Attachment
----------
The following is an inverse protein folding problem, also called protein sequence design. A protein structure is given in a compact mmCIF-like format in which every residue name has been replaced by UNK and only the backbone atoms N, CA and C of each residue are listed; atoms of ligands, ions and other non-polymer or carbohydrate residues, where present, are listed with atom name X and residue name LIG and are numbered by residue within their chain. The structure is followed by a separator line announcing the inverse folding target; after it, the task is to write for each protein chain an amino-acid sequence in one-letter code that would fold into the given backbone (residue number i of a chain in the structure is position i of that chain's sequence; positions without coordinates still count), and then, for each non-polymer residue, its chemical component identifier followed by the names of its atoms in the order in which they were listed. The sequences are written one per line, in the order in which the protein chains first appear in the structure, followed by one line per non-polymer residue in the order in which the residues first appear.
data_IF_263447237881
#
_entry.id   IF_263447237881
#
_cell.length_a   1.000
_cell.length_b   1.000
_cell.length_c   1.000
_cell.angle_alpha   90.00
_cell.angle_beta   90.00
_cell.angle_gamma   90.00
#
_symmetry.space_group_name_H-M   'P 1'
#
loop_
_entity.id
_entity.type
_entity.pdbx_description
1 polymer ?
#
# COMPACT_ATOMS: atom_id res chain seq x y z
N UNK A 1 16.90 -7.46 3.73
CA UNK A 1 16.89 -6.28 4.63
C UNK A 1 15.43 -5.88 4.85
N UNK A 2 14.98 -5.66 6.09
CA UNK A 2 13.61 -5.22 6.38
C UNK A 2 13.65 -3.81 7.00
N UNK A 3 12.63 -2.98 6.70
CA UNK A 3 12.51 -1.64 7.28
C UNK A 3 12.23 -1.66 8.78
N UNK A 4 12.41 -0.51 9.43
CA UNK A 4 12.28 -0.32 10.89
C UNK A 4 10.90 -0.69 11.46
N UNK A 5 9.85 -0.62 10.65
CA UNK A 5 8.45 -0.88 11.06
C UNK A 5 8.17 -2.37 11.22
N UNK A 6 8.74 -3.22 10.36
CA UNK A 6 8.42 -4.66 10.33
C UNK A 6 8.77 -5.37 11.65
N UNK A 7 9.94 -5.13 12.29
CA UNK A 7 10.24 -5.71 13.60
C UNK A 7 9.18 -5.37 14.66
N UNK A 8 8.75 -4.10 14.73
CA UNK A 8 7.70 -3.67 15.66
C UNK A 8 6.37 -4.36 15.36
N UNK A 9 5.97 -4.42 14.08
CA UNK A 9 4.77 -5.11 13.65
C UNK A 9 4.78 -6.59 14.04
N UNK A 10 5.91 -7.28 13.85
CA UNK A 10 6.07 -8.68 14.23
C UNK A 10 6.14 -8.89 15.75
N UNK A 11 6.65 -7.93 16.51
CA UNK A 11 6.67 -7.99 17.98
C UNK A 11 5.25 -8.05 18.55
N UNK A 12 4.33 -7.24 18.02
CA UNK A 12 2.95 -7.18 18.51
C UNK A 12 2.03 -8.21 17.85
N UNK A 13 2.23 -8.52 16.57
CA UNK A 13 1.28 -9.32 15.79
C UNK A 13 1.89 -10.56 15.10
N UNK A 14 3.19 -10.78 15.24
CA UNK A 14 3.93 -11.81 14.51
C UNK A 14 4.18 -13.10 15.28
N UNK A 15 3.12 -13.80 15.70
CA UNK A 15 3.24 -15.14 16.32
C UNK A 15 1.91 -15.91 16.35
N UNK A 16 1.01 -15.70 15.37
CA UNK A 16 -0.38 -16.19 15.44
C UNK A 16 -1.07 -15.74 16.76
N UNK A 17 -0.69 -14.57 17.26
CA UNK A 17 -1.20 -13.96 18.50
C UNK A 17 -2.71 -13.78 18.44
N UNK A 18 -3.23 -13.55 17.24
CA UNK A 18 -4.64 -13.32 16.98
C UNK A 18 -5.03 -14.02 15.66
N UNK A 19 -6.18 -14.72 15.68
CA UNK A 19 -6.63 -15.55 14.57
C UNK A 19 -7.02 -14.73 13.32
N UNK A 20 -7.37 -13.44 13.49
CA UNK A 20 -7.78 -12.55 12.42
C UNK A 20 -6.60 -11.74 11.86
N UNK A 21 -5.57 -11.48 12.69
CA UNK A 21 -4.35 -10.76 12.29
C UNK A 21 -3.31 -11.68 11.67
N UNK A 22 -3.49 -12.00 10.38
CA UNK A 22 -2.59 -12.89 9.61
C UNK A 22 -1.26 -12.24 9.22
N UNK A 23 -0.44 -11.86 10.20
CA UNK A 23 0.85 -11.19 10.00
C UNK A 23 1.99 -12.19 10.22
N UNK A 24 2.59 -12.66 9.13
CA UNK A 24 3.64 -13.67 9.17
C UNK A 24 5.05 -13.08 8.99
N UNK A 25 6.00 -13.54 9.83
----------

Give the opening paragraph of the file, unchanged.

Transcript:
The following is an inverse protein folding problem, also called protein sequence design. A protein structure is given in a compact mmCIF-like format in which every residue name has been replaced by UNK and only the backbone atoms N, CA and C of each residue are listed; atoms of ligands, ions and other non-polymer or carbohydrate residues, where present, are listed with atom name X and residue name LIG and are numbered by residue within their chain. The structure is followed by a separator line announcing the inverse folding target; after it, the task is to write for each protein chain an amino-acid sequence in one-letter code that would fold into the given backbone (residue number i of a chain in the structure is position i of that chain's sequence; positions without coordinates still count), and then, for each non-polymer residue, its chemical component identifier followed by the names of its atoms in the order in which they were listed. The sequences are written one per line, in the order in which the protein chains first appear in the structure, followed by one line per non-polymer residue in the order in which the residues first appear.